Status: Marketing gimmick
Black Friday is the day after Thanksgiving when all the stores have their big sales. It's said to be the biggest shopping day of the year. Cyber Monday comes three days later, and (according to what I heard on many newsasts this year) is supposed to be the biggest day for online shopping, a phenomenon caused by millions of shoppers returning to work on Monday and looking for bargains online. But apparently Cyber Monday isn't the biggest online shopping day of the year. And the term itself is the very recent invention of marketers. Robert Hof debunks Cyber Monday in an article in BusinessWeek.com
Contrary to what the recent blitz of media coverage implies, Cyber Monday isn't nearly the biggest online shopping or spending day of the year. It ranks only as the 12th-biggest day historically, according to market researcher comScore Networks. It's not even the first big day of the season. For most online retailers, the bigger spending day of the season to date was way back on Nov. 22, three days before Black Friday. What's more, most e-tailers say the season's top spending day comes much later, between around Dec. 5 and Dec. 15...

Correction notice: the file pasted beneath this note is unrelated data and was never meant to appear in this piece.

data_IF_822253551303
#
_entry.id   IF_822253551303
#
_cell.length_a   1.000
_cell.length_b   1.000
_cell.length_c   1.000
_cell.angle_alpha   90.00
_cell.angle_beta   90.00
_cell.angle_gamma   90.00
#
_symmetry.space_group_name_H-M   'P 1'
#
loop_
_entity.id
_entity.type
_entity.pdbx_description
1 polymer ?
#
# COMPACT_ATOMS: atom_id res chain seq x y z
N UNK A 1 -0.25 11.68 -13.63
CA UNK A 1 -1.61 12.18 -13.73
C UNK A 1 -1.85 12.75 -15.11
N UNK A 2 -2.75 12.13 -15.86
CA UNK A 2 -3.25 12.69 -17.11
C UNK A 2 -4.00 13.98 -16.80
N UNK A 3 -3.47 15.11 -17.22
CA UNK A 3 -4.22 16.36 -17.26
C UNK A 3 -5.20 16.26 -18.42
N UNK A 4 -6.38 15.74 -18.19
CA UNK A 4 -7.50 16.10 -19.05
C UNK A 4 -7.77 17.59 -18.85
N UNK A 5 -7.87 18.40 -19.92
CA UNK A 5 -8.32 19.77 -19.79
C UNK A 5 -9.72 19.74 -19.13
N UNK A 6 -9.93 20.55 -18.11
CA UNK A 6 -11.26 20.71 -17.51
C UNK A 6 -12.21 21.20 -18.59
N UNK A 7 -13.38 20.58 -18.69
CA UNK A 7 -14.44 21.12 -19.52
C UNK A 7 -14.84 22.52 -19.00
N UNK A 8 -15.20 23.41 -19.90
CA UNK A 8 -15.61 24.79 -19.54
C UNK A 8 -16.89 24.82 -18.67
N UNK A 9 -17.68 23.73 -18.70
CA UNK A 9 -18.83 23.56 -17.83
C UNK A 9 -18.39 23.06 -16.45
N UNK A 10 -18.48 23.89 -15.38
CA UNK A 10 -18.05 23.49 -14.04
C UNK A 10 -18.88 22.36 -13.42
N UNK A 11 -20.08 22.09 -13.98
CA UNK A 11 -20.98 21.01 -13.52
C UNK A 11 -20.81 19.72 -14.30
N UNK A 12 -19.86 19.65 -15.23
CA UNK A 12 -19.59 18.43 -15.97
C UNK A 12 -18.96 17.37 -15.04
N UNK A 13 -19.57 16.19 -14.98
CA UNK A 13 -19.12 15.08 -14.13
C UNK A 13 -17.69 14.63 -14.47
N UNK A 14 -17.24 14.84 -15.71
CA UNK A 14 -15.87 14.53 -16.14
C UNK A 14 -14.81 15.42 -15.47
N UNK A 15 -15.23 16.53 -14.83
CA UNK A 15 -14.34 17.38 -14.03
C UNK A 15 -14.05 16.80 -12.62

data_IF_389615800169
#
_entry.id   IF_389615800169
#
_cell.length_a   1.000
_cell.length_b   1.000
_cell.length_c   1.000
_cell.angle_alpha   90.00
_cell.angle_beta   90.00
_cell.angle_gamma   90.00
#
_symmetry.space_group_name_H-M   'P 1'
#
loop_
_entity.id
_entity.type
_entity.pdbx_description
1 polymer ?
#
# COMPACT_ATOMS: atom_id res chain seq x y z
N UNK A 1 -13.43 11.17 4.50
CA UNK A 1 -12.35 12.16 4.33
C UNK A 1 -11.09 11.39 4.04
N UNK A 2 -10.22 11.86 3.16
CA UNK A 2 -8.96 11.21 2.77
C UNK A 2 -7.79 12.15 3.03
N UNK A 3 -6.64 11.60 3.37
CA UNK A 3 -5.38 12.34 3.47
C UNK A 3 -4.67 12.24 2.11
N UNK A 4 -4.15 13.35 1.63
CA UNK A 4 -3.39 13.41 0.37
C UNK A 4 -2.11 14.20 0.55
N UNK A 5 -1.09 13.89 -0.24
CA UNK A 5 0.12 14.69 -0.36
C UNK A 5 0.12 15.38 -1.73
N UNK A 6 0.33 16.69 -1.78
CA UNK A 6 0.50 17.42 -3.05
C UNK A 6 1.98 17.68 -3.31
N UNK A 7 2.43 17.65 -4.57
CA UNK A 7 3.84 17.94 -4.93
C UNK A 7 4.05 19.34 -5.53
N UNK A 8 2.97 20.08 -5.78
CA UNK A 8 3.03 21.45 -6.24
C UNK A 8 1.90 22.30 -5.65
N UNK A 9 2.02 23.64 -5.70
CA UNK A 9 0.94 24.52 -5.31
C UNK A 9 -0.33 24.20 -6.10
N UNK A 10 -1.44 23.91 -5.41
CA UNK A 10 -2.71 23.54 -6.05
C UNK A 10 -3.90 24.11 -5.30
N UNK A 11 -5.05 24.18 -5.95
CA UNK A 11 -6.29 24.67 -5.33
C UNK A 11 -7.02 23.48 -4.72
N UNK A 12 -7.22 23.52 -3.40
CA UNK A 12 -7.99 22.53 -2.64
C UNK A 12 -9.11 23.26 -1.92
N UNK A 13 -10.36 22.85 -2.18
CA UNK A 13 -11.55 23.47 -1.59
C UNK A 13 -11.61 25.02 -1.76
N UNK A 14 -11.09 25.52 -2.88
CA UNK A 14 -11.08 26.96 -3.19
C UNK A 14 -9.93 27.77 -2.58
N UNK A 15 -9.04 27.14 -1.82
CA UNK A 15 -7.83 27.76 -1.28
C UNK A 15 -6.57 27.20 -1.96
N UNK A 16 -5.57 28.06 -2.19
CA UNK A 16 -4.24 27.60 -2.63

So what's up with this Cyber Monday idea? A little bit of reality and a whole lot of savvy marketing. It turns out that Shop.org, an association for retailers that sell online, dreamed up the term just days before putting out a Nov. 21 press release touting Cyber Monday as "one of the biggest online shopping days of the year." The idea was born when a few people at the organization were brainstorming about how to promote online shopping, says Shop.org Executive Director Scott Silverman... "It's not the biggest day," Silverman concedes. "But it was an opportunity to create some consumer excitement."
It's kind of sad to see how eagerly the media promoted this as if it was something real.
Commenting is no longer available in this channel entry.